Nathan called this the craziest house party with a lit gospel choir so I’m excited to hear it. WOOOOO SO SOULFUL. Who is the producer? The kind of music that will have you hitting the meanest dab in front of your preacher. Can I get an email? I mean an amen. Chance will have us dancing all year. Off Chance and the beat alone I see why this was a "Holy Shit" song selection. Chance's voice used to be so high (and borderline annoying) but it’s one of his greatest strengths. The energy is infectious - Friday reference. Labels usually love dread heads in their lobbies, Keef, Wayne, 2 Chainz, speaking of Titty Boy…ha, Petty Pablo, Yeezus and bounty hunter references. Can’t say Chainz doesn’t spit. The line about being so high and dapping God, it’s been a good year for Titty versus. LET'S GO WAYNE! This beat is everything. Oh yeah, this is Drought Is Over 4 Weezy baby. Chance and Tyler are two new generation artists bringing back that old feeling. I need a whole Wayne album over soulful loops for the culture. A nice jab at the label to close out a strong feature. Chance and Wayne collabs = 2 for 2.
3. “Summer Friends” (ft. Jeremih & Francis & The Lights)
Kind of surprised the "Paradise" joint is on here, I wasn’t very fond of it to be honest. Nice, soulful hums to kick things off. Church hums in Auto-Tune, feels like something T-Pain could’ve done in 2007. Who is this? The beat just surprisingly kicked in, weird intro but we're moving. Up-tempo, Chance reminiscing back on the days. I love his nostalgia, lightning bugs and a Blockbuster reference. So easy to forget he’s so young. “Summer friends don’t stay,” sorta like a sequel to “Paranoia" without the fear and paranoia. The singing/rap switch up is only getting stronger. The Auto-Tune crooning feels like diet James Blake, kind of strange. I love the song's tempo. Sounds like a voicemail is playing. Jeremih came in and he isn’t talking birthday sex. Also reminiscing about summer friends, he has a really nice voice, how was his album again?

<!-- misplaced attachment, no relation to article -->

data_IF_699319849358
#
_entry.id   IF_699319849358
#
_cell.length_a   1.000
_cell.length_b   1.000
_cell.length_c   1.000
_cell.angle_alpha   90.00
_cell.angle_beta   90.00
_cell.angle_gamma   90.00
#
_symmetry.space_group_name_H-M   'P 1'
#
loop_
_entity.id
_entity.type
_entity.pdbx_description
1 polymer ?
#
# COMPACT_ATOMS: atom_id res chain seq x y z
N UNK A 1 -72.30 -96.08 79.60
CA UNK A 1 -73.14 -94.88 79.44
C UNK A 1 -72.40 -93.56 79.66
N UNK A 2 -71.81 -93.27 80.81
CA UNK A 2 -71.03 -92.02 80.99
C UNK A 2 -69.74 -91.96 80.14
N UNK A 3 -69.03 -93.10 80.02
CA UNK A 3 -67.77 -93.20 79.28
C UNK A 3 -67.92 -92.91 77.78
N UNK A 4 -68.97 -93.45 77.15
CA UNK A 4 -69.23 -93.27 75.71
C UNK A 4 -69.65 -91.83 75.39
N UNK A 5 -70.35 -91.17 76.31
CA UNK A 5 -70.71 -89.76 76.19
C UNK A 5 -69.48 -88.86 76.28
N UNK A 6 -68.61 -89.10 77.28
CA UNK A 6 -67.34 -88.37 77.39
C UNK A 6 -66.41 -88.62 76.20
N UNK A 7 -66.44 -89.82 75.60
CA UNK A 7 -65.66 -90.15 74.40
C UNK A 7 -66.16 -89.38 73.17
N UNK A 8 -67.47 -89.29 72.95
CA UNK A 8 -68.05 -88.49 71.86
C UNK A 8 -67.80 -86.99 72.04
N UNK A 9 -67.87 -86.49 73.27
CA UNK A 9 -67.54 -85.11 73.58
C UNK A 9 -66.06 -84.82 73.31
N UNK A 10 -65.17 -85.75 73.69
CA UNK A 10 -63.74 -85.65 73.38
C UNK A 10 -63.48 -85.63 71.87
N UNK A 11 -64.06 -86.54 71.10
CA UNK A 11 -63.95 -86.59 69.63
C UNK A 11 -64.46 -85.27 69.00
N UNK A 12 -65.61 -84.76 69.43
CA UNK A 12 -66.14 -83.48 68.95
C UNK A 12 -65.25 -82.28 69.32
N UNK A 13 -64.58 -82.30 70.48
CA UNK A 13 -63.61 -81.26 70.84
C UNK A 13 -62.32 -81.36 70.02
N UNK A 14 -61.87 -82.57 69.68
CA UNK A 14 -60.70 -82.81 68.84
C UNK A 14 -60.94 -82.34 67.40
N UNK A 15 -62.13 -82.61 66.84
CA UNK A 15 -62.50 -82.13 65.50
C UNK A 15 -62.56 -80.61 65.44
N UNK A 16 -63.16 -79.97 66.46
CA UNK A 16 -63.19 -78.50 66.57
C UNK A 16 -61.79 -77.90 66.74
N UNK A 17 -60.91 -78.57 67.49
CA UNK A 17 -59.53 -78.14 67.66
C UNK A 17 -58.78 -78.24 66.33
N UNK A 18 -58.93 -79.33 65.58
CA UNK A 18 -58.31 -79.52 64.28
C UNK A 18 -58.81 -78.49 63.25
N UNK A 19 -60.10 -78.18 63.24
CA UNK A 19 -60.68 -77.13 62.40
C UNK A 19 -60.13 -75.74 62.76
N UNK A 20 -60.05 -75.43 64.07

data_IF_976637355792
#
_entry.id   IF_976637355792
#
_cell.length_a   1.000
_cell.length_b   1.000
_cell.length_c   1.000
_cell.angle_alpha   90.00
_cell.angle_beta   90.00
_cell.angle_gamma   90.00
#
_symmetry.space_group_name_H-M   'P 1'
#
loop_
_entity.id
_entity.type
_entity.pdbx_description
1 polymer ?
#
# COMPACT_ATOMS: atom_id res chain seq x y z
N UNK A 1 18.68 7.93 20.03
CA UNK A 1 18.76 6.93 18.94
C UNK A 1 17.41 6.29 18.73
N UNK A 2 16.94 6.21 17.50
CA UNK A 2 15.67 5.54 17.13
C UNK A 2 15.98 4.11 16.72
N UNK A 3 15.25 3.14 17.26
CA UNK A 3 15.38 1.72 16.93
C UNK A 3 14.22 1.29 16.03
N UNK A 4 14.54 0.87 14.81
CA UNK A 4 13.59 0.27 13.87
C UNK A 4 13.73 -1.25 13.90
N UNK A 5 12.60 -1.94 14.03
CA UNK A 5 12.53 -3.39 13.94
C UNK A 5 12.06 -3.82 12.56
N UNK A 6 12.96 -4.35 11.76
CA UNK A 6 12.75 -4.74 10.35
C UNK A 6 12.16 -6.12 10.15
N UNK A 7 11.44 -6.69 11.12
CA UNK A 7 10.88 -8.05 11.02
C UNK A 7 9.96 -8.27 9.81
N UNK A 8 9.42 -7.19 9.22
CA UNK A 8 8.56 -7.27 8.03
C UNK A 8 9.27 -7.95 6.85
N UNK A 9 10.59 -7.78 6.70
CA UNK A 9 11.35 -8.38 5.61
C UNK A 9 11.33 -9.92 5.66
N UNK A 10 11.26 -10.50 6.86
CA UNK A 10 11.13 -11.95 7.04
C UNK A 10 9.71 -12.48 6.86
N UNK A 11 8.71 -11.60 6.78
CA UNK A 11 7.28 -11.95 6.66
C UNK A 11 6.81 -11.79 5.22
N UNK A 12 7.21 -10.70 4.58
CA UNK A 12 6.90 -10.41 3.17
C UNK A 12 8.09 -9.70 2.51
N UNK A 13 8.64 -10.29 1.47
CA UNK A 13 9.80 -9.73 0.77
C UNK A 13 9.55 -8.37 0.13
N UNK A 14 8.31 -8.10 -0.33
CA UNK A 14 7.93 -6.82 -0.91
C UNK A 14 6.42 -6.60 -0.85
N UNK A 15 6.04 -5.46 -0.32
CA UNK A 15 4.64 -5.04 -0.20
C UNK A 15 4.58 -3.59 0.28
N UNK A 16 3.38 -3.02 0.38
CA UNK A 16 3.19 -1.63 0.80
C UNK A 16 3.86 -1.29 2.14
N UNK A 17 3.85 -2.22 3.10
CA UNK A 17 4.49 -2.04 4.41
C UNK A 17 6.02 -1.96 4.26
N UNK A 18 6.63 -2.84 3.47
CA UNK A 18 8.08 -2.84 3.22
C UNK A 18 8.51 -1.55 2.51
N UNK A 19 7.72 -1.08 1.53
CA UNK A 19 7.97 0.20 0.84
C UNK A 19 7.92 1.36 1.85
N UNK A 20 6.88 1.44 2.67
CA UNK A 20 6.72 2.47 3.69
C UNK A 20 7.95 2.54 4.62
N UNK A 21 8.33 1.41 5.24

4. “D.R.A.M. Sings Special”
Well, that was kinda strange. Definitely need to revisit. Is D.R.A.M. a honorary Social Experiment member? He's got vocals man, and the woman in the background sounds great. If only Drake didn’t Drake-over his hit. D.R.A.M. is telling me I’m very special and I’m feeling the love. This is like a Christmas carol they would make you sing in elementary school to make everyone feel good about themselves. I now feel good about myself. Production has a nice warmth to it. Just an interlude, not sure how often I'll come back to this track.
5. “Blessings” (ft. Jamila Woods)
Blessings! Jamila Woods' voice is like an angel coming down from heaven and giving you a church hug. Chance is so soulful, this is Sunday in route to Bible study music. “I don’t make songs for free I make them for freedom.” Need this in a hymn book right next to "Ultralight Beam" and "All We Got." The Krillin line is a win for all Dragonball Z fans. Wonder how many "Chance is a Christian rapper" articles will be written by the end of this month? He’s been going just as hard for the man upstairs as Cornrow Kenny. I love the Fallon performance but the CDQ is incredible. Good God. It flows man, this second verse. Donnie and his trumpet needs to be in museums. Wow! I wish he still had that choir, they had my soul moon walking on the ceiling. Someone remind me to send this to my momma. Yes, Chance makes mom music.